A hometown newspaper with a local office, local owners & lots of local news

On Faith: Power lies in people when it comes to freedom

When Sunday school students see beyond the superficial details of the story of Adam and Eve, they begin to reflect on the reality of sin. A typical response appeals to their sense of justice. “Well, that’s not fair,” they will say. They understand the presence of so much violence, selfishness, corruption, stupidity and cruelty in the world, but they are not satisfied with the cause. After all, we weren’t the ones in the garden disobeying God, why do we have to suffer the consequences?

In trying to find a solution to the problem, the question arises: “Why did God give us the freedom to be disobedient knowing that this would lead to the destruction of Paradise?” And while the question may not satisfy the perceived injustice of our fallen world, it does highlight the immeasurable importance and value of human freedom. Knowing that freedom would be abused and that the fallout would be catastrophic for man and the world he inhabits, God nonetheless has given us this most precious and powerful gift. “God in the beginning created human beings and made them subject to their own free choice.” (Sirach 15:14)

Christian revelation teaches that human freedom is an exceptional sign of the divine image within us. It is the gift that allows us to shape our lives, makes us responsible for our actions and seeks the source of our existence. And while our freedom comes from God, the right use of freedom and its protection comes from us.

We read in the Declaration of Independence that the power of government originates in the consent of the governed and that power is established to secure the rights of the governed. The preamble to the State of Minnesota’s constitution states “We, the people of the state of Minnesota, grateful to God for our civil and religious liberty, and desiring to perpetuate its blessings and secure the same to ourselves and our posterity, do ordain and establish this Constitution.”

What are the freedoms government is instituted to protect? An indispensable tool that gives flesh to the spirit of freedom is the Universal Declaration of Human Rights adopted by the United Nations after the Second World War. A few of the articles are worth mentioning: No one shall be subjected to arbitrary interference of his privacy, family or home. Everyone has a right to freedom of movement. Everyone has a right to leave any country, including his own, and to return to his country. Everyone has a right to freedom of opinion and expression. Everyone has a right to freedom of peaceful assembly and association. Everyone has a right to work. Everyone has a right to education.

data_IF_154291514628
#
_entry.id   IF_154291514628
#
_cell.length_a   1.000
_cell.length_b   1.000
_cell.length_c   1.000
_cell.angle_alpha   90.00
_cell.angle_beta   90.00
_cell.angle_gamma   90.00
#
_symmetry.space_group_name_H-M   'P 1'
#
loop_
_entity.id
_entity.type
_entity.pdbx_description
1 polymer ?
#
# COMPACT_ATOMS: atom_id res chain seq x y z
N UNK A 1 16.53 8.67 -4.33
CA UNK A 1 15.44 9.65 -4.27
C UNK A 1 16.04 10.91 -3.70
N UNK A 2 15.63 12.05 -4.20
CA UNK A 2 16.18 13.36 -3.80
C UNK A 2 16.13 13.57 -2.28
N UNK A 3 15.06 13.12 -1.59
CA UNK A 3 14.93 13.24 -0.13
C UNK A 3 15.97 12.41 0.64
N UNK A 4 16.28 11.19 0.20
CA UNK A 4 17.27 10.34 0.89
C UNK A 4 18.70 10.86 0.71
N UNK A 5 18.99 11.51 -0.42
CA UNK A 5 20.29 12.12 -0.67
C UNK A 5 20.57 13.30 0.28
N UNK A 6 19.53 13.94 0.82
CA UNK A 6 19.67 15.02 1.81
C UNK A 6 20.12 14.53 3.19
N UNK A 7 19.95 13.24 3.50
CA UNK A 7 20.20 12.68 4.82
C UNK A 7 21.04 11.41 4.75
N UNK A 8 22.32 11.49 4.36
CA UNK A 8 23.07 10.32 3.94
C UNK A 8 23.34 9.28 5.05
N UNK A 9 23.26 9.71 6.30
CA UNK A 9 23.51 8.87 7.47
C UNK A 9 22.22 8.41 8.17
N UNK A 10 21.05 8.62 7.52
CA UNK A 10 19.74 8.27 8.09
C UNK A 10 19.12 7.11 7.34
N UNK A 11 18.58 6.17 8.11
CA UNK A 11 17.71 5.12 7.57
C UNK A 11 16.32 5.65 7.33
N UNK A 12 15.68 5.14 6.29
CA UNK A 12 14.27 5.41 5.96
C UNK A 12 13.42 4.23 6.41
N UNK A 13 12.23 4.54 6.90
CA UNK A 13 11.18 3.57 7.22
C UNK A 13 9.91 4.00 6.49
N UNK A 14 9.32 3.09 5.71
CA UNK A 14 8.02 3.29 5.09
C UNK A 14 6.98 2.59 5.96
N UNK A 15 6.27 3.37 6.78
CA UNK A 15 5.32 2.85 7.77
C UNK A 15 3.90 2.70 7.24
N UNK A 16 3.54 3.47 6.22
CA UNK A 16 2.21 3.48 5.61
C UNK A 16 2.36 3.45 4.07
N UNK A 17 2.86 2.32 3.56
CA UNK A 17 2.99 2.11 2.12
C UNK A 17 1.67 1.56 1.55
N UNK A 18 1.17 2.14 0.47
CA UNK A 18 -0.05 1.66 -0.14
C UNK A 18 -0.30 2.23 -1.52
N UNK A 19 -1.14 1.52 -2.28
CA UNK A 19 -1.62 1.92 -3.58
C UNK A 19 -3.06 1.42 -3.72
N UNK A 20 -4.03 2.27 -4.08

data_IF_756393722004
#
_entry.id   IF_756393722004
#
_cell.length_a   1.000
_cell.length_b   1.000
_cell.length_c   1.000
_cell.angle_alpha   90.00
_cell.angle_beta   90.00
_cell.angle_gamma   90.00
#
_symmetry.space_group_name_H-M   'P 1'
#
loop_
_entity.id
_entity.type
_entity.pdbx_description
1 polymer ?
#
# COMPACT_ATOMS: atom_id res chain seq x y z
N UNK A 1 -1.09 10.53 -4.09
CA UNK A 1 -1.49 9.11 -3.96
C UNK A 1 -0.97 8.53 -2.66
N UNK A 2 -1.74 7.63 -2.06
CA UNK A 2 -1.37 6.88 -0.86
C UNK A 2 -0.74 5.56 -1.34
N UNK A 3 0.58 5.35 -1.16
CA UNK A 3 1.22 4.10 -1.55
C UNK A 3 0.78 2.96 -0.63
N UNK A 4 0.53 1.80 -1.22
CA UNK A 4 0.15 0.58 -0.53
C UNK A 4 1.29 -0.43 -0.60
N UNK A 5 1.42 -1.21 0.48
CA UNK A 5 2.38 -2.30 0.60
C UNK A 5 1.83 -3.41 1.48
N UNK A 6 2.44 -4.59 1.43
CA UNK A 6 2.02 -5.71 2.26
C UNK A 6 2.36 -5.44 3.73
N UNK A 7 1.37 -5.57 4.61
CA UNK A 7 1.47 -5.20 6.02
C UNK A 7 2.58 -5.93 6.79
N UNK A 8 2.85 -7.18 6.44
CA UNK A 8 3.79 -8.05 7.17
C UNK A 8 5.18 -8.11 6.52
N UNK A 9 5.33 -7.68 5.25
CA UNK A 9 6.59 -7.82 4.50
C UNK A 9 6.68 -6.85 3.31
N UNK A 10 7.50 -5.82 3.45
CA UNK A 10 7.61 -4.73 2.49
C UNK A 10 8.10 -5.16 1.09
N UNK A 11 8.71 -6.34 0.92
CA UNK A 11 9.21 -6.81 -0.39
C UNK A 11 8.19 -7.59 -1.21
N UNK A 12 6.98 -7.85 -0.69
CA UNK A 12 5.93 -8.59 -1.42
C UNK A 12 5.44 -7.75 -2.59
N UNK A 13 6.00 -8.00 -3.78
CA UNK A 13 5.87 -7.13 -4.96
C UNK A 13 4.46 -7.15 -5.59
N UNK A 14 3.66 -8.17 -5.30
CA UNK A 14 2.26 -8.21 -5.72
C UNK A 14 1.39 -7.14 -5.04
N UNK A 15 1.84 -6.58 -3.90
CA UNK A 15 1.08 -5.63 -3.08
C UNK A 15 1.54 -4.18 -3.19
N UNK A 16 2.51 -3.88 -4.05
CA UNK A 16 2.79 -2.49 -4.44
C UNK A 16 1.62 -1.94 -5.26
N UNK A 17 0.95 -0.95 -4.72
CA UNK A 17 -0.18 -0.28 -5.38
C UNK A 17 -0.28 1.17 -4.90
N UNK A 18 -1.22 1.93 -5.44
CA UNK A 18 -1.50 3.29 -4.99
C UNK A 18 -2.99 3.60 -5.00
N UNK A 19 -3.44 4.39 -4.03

For almost an entire year we have seen these rights challenged by foreign, federal, state and local governments. Stay-at-home orders, restrictions on gatherings, who is allowed in your own home, border closures, closed churches, private businesses shut down, schools closed and censorship are but a few examples. The institutions and authority established specifically to protect our rights have taken them from us. Imagine a security guard robbing the bank he or she was hired to protect. But the guard says, “I did it to protect you from sickness and death.” Um, thanks for thinking of me, but I’m good taking care of my own health and I’ll let Jesus take care of the death thing. Can I have my money back please?

Fortunately, in our country and state, the power of government belongs to the people. The exercise of that power is transferred to those we freely elect as representatives. But we retain our authority by evaluating the work of those charged with governing and replacing them when they do not fulfil their functions satisfactorily. We might want to start thinking about who is guarding the bank.

Father Fish is the priest at Queen of Peace Catholic Church and Holy Family Catholic in Cloquet.